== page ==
As we witness inhumanity and devastation,

Help us to be human,

to feel the pain of all who hurt,

And still to fight, even with our lives, for a better day.

Spirit of Holiness, safeguard our souls as we march to war.

Rabbi Shira Stern: A Teaching Before Mi Sheberach, Our Prayer for Healing

When I need to be comforted, I often go back to original texts, often those I read to my children when when they were small. And one of my favorites – still – is from the story of Winnie the Pooh.

Winnie the Pooh, by A.A. Milne

Piglet?" said Pooh. "Yes?" said Piglet. "I'm scared," said Pooh.

For a moment, there was silence. "Would you like to talk about it?" asked Piglet, when Pooh didn't appear to be saying anything further.

"I'm just so scared," blurted out Pooh.

"So anxious. Because I don't feel like things are getting any better. If anything, I feel like they might be getting worse. People are angry, because they're so scared, and they're turning on one another, and there seems to be no clear plan out of here, and I worry about my friends and the people I love, and I wish SO much that I could give them all a hug, and oh, Piglet! I am so scared, and I cannot tell you how much I wish it wasn't so."

Piglet was thoughtful, as he looked out at the blue of the skies, peeping between the branches of the trees in the Hundred Acre Wood, and listened to his friend.

"I'm here," he said, simply. "I hear you, Pooh. And I'm here."

For a moment, Pooh was perplexed.

"But... aren't you going to tell me not to be so silly? That I should stop getting myself into a state and pull myself together? That it's hard for everyone right now?"

"No," said Piglet, quite decisively. "No, I am very much not going to do any of those things."

“But - " said Pooh.

"I can't change the world right now," continued Piglet. "And I am not going to patronise you with platitudes about how everything will be okay, because I don't know that.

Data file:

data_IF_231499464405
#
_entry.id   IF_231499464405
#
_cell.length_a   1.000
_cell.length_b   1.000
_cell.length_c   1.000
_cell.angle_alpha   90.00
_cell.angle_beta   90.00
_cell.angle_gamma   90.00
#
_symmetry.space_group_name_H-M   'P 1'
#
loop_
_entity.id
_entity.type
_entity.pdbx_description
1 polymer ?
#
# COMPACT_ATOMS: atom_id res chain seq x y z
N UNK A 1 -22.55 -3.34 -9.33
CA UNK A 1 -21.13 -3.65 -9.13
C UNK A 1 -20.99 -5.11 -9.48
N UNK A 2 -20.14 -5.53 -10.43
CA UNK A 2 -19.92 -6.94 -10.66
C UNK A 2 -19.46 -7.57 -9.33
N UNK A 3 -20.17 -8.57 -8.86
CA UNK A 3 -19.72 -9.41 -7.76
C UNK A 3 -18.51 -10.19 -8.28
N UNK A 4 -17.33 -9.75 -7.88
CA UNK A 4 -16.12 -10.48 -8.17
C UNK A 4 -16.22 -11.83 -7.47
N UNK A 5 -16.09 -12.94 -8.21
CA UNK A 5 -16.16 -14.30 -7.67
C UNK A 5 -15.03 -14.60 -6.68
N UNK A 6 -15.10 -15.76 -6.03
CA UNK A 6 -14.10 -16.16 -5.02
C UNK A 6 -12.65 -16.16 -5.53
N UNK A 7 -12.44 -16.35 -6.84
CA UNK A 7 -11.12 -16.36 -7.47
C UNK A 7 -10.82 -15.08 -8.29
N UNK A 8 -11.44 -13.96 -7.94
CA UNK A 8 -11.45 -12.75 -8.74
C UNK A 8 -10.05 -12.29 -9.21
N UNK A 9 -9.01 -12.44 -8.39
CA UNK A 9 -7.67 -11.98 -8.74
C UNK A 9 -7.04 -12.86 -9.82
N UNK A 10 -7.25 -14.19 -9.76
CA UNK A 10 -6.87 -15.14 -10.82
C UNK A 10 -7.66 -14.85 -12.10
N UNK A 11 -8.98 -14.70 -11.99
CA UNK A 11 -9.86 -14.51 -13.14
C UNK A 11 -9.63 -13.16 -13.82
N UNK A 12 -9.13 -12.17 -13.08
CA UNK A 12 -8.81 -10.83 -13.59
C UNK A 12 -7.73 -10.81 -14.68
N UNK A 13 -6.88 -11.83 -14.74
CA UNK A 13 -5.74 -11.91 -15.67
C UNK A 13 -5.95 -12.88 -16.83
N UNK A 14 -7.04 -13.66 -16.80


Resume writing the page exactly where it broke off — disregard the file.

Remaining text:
"What I can do, though, Pooh, is that I can make sure that you know that I am here. And that I will always be here, to listen; and to support you; and for you to know that you are heard.

"I can't make those Anxious Feelings go away, not really.

"But I can promise you that, all the time I have breath left in my won't ever need to feel those Anxious Feelings alone."

And it was a strange thing, because even as Piglet said that, Pooh could feel some of those Anxious Feelings start to loosen their grip on him and could feel one or two of them start to slither away into the forest, cowed by his friend, who sat there stolidly next to him.

Pooh thought he had never been more grateful to have Piglet in his life.

Tonight, as we prepare to pray for healing for those we know and love, for those who are devastated by the death and destruction in Israel, and for all those souls who have been kidnapped, we turn to God to say:

Help all of us. We feel so torn, so overwhelmed. We need Your power to help us create shleimut – wholeness – in our lives once again. We need healing of body and mind and spirit. We need You to help see us through this, for we cannot do this alone. We are scared. And scarred. And we need You. Mishberach – You who have repaired torn hearts in the past – help us too. Heal us now. All of us. El Na Refa na Lanu. O, Please God, Heal us all now.